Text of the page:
SOUTHAMPTON, N.Y. – After Justin Rose signed his scorecard on Friday, he took a few moments to have a look around the memorabilia in America’s first golf course clubhouse. The 2013 U.S. Open champion took note in particular of previous scores. No one broke 70 in the final round at Shinnecock Hills in 2004. Sunday seemed to get tougher for everybody, he noted.
“The four shots mean nothing at this point,” said Rose of Dustin Johnson’s lead on the field at the 118th U.S. Open. Rose, who shot even-par 70 with two bogeys up the last, sits five strokes back of Johnson and likes his position.
Who can catch the undaunted World No. 1?
Rose pointed to the late-round disaster of Ian Poulter, who bladed a bunker shot, flubbed a chip off a bare lie into the thick stuff and made triple-bogey seven on his penultimate hole, as proof of how quickly a lead can go poof.
Poulter’s triple-bogey/bogey finish dropped him from one back of Johnson in solo second to a tie for fourth.
“That could happen to D.J,” said Rose. “I’m not saying it’s going to, but it could. That’s the nature of the U.S. Open … hang around is often the best form of attack.”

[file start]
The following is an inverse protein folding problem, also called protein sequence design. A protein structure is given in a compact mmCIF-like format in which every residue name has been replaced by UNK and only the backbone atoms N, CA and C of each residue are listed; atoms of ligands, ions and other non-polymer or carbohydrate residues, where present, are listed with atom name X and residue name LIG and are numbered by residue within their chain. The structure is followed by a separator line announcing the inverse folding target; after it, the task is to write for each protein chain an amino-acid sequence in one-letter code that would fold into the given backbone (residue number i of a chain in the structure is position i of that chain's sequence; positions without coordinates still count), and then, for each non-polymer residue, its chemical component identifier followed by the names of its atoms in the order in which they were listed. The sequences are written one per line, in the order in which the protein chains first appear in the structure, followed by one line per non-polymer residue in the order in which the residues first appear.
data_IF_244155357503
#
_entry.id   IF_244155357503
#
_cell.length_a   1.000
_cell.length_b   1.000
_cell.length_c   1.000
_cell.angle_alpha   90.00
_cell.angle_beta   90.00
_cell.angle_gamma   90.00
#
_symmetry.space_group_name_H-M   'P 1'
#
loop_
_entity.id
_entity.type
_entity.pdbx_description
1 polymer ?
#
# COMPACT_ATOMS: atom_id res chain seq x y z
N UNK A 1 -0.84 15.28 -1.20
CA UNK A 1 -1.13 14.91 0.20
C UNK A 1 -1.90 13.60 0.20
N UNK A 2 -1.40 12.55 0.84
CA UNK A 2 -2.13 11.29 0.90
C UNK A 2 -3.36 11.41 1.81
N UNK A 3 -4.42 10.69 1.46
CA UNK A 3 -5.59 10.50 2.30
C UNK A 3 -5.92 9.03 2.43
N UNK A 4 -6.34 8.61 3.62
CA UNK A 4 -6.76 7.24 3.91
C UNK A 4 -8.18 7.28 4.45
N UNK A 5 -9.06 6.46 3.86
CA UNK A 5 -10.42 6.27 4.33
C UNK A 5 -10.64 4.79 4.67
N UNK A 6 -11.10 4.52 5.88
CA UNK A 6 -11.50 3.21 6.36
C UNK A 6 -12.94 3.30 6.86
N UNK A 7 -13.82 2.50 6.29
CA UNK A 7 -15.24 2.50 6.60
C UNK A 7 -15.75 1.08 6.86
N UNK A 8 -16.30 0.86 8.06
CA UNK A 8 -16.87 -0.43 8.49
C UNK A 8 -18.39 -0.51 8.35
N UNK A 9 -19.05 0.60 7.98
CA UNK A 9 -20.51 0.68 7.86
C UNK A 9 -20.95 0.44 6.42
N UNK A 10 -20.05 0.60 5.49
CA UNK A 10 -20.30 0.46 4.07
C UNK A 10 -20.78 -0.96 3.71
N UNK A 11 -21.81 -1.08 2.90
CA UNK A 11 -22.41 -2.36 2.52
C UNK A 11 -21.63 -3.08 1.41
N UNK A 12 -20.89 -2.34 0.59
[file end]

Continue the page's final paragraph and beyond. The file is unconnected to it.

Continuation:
Henrik Stenson, the steely Swede who took part in one of the great Sunday showdowns in major history at Royal Troon, felt like he battled well early at Shinnecock, though he has yet to show his best from tee to green. Stenson is one of five players at 1 over, joined by a trio of Englishmen in Rose, Poulter, Tommy Fleetwood and 2017 U.S. Open champ Brooks Koepka. Scott Piercy and Charley Hoffman — both looking for their first major — sit at even par.
“He’s always catchable,” said Stenson said of the leader.
Poulter admits that he hated the U.S. Open for 14 years. A 180-degree turn in attitude, however, puts him in the mix of contenders. Despite the ugly finish, Poulter has nothing but kind words for the USGA, praising this year’s setup.
Missing the last couple of championships helped change his perspective. As much as Poulter disliked the U.S. Open, the view from the sofa wasn’t any better.
Nothing about Johnson’s play this week suggests there’s a chink in the armor. His Round 2 67 included only one dropped shot. In a week where most are seeing double, Johnson hasn’t made worse than bogey. He’s playing the percentages and driving the ball beautifully.
“Around here, it seems like, for me, when I do get out of position, I’m just trying to do everything I can to get it back into position, not try to push it, and just give myself a decent look at four,” Johnson said. “Whether that’s a 5-footer or a 25-footer, just something on the green where I can have a look at par.”
Perhaps nobody in the field knows Johnson better than Koepka, who shares the same instructor, trainer, power game and even-keel demeanor.
Asked what will make Johnson difficult to catch, Koepka didn’t hesitate: “This golf course. There’s not many birdies. Like I said, there’s a disaster around every corner. I mean, all it takes is one shot in the fescue, and you could be in there for a while.”